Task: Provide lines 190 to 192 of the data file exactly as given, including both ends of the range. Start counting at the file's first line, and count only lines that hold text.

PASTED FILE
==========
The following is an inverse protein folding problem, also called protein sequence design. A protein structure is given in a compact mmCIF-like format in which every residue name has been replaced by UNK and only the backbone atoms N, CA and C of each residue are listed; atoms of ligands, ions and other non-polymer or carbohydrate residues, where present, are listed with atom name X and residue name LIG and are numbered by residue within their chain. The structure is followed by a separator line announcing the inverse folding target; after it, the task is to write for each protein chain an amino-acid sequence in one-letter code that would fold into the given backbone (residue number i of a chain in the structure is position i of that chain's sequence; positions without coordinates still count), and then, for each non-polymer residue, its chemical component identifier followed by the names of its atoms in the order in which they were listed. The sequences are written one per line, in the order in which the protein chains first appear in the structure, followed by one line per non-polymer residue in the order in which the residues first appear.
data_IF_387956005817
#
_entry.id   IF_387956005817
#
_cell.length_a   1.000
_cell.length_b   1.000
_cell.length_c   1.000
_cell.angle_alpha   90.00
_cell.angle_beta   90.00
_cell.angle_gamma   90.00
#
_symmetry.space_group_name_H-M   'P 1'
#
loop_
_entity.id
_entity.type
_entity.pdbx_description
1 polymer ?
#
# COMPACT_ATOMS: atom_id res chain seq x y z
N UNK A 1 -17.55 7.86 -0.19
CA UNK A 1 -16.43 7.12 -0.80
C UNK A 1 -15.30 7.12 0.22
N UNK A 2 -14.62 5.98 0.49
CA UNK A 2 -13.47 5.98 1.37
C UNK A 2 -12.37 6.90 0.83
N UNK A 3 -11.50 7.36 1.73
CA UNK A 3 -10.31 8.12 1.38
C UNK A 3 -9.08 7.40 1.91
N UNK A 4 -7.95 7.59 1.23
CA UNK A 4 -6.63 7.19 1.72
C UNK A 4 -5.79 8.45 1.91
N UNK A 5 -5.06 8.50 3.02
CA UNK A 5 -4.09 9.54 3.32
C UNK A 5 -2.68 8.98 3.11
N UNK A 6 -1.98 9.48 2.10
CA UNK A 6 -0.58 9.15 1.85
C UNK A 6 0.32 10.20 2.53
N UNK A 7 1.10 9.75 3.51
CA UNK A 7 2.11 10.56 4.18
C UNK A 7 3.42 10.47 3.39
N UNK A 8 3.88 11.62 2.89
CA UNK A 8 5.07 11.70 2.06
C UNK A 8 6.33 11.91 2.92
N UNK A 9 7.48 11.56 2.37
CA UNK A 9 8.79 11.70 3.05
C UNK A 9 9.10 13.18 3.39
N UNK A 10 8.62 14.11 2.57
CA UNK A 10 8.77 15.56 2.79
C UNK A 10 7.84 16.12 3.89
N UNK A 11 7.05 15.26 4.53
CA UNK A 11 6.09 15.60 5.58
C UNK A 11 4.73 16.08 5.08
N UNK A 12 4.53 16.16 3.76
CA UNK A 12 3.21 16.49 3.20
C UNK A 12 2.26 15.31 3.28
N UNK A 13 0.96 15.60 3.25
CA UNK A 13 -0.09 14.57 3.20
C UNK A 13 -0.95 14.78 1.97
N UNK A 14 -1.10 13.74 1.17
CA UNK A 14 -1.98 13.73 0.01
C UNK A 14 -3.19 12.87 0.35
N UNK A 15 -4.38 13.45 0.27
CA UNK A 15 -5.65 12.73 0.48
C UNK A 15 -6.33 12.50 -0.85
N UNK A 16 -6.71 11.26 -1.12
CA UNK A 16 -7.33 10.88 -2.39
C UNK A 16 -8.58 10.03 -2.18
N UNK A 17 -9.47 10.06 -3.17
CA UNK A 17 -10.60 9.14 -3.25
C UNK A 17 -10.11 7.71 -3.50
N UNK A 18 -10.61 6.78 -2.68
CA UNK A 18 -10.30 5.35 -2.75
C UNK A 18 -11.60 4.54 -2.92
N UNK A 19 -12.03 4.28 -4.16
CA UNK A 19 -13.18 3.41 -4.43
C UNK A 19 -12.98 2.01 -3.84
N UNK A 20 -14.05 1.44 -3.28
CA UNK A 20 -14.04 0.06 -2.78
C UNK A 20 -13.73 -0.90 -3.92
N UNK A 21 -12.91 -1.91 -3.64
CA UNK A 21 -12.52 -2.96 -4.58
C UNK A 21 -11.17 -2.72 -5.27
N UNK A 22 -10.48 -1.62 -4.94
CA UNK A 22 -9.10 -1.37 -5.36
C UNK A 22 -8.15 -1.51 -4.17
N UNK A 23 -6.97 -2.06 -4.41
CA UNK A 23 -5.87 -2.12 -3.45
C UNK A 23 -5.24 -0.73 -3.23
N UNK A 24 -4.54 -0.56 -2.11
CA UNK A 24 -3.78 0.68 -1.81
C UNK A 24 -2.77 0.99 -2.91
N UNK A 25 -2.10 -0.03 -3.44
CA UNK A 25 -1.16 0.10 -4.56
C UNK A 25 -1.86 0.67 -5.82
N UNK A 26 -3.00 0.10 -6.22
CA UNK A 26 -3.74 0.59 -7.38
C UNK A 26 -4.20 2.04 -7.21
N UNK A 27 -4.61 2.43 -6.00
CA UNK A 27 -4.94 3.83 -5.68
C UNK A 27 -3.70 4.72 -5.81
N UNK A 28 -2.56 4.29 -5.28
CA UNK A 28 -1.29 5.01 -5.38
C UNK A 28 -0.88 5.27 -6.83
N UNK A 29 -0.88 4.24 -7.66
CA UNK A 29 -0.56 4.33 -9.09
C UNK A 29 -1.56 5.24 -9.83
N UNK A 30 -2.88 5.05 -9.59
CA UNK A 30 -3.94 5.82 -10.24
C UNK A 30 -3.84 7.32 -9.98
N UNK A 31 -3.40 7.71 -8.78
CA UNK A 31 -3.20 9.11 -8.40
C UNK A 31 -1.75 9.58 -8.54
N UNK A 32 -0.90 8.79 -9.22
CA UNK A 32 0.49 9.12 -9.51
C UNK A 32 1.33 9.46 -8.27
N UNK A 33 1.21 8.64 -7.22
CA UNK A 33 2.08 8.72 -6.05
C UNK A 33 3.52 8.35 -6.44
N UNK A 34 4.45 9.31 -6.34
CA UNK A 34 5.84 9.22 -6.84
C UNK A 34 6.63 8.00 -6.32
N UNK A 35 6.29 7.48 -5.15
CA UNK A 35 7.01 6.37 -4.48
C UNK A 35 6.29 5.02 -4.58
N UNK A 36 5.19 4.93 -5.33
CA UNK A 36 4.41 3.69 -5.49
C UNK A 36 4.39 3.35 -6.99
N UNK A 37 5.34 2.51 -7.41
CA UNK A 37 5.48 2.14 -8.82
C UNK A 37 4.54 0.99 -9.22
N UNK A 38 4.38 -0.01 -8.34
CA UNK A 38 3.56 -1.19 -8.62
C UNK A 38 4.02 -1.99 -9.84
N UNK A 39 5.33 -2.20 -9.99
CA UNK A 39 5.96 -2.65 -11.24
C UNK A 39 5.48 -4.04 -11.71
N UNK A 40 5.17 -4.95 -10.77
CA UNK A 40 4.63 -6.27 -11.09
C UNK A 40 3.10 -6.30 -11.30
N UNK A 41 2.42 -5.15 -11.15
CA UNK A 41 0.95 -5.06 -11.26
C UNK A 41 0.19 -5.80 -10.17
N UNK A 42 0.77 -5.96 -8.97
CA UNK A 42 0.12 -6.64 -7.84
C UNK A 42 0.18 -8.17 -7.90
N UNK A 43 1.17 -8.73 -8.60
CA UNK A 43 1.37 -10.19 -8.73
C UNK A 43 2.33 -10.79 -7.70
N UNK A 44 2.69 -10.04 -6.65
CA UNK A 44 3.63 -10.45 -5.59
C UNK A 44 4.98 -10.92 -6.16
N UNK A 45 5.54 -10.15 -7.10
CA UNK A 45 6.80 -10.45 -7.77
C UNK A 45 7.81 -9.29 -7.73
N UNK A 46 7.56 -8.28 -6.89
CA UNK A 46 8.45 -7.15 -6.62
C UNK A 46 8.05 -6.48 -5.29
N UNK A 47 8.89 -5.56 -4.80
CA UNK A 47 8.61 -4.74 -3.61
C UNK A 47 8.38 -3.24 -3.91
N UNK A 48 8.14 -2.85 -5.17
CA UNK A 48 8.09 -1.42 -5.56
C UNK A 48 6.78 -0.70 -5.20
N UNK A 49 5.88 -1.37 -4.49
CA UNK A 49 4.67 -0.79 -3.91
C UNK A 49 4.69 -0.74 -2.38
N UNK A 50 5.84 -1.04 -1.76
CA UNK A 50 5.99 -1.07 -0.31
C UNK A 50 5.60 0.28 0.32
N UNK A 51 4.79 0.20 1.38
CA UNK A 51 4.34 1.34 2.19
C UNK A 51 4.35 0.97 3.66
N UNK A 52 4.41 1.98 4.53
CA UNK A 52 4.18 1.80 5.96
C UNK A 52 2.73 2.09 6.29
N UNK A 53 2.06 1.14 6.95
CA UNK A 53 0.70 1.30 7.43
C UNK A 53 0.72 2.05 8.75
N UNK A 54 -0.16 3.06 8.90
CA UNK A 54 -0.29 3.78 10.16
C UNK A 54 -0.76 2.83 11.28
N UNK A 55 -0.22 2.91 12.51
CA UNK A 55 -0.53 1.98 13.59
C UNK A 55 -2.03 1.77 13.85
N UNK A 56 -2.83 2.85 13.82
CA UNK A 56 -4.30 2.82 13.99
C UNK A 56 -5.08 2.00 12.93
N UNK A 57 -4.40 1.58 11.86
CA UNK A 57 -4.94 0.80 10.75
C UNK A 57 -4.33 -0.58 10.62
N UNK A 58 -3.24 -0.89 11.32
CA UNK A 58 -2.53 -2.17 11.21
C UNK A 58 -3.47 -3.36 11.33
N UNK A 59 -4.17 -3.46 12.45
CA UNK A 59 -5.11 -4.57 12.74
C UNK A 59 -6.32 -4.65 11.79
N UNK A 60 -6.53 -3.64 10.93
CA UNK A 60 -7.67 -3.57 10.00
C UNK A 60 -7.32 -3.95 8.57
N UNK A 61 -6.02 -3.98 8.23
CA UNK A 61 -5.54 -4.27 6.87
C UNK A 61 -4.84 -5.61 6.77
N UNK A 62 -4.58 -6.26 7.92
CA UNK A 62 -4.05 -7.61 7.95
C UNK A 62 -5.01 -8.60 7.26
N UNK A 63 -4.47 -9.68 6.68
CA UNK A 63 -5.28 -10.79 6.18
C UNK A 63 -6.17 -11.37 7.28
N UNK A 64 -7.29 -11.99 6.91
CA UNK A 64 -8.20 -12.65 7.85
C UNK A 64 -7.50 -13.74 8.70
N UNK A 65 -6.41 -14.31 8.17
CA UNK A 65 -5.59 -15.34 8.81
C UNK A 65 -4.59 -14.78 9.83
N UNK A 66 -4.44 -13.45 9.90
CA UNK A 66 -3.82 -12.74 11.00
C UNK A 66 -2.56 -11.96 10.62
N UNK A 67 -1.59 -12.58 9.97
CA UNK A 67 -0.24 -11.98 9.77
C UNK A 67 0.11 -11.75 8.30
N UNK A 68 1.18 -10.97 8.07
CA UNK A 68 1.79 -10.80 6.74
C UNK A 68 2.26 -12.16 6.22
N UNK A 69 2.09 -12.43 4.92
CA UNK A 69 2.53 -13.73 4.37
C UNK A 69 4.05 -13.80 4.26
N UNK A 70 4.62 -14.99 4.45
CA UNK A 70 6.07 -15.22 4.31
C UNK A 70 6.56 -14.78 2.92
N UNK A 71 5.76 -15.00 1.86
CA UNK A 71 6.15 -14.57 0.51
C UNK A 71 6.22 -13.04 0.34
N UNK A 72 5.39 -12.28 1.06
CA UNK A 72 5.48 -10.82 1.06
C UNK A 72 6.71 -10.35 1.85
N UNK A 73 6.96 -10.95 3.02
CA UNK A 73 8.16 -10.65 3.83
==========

N UNK A 57 -4.40 1.58 11.86
CA UNK A 57 -4.94 0.80 10.75
C UNK A 57 -4.33 -0.58 10.62